At the outset of the Paston Footprints project it was not envisaged that Cromer – or Shipden, to use its alternative medieval name – would be a place of particular interest. But with the emergence of the knowledge that the town – or at least two of its manors – included early purchases of Judge William Paston, there were opportunities to develop links. Little is known of the funding and building of the large parish church at Cromer in the late 14th century, and much of the medieval detail of the building has been lost over the centuries and replaced by restoration. However, the vicar at Cromer plays his part in the Paston Letters, as it is he who is recorded as being the witness for the machinations that followed the Paston acquisition of the manor of East Beckham.
Through liaison with the Friends of Cromer Museum, the Pastons appeared at the annual Crab and Lobster Festival in the town. This annual weekend event in May proved an ideal opportunity to feature the Paston story for the hundreds of visitors. Unfortunately the 2020 and 2021 events could not be held.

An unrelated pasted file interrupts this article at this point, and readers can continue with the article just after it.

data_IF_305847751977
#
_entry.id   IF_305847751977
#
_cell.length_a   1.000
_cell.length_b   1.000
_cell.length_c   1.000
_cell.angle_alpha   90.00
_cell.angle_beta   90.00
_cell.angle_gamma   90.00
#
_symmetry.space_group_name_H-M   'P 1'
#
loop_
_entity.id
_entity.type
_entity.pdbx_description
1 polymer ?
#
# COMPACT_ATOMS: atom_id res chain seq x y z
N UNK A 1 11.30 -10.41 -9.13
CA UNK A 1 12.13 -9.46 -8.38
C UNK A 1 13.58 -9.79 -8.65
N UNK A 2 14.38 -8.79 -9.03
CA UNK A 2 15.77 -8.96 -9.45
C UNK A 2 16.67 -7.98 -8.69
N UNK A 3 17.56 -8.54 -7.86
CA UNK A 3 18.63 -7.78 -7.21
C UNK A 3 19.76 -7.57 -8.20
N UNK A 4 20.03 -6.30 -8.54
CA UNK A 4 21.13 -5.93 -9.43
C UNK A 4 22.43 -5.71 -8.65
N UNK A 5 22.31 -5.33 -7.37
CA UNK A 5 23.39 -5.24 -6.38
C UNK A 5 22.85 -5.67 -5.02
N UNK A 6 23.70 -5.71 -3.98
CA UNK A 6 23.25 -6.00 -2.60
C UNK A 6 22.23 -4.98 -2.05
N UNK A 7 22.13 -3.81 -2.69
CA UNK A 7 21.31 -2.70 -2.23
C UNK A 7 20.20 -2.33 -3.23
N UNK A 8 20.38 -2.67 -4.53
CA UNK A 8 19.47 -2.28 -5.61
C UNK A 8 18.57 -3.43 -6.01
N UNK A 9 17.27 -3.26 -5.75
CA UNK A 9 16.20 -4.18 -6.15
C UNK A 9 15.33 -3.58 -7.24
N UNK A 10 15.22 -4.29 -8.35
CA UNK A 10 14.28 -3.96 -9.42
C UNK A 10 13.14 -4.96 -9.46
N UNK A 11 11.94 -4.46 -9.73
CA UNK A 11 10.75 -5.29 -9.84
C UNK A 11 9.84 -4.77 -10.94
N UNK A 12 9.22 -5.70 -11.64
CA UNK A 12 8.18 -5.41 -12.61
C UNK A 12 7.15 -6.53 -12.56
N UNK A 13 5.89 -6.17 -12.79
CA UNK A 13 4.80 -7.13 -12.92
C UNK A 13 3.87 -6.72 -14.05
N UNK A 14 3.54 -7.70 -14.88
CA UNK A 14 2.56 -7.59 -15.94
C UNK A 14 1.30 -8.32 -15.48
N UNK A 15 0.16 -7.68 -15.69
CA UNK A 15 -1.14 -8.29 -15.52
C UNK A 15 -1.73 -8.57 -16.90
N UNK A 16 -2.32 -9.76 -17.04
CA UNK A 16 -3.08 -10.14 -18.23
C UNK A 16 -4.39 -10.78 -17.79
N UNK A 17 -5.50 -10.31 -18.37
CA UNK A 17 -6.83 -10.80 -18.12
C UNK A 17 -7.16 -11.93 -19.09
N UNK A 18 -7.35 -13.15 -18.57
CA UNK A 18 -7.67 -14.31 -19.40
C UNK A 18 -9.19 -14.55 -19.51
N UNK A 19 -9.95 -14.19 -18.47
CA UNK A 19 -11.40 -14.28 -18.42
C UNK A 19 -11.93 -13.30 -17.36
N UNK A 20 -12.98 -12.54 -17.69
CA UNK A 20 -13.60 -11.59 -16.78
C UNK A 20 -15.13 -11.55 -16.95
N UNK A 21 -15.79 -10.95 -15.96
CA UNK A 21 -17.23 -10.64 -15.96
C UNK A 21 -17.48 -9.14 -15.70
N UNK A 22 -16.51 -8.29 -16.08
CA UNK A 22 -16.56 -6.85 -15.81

Cromer ArtSpace provides pictures in public spaces throughout the town, with large scale prints on various buildings and an art trail for residents and visitors. In 2021 they asked for the support of Paston Footprints to put a copy of the Paston Treasure painting on the wall of the Community Hall. Paston Footprints were pleased to help with this, and it has been in place for several months. Robert Paston was pleased to attend the "launch" of the painting and explain its background – without having to become too officious about the holdings of his family in the town, through to the sale of the manors in the earlier 18th century! He was joined for the occasion by the Mayor and Town Crier, and together they made a further presentation in the churchyard. The event was very well covered in the local news and the free sheets that go to every home in town.
Hear Robert Paston, Earl of Yarmouth and Lord of the Manor at Cromer, introduce the painting.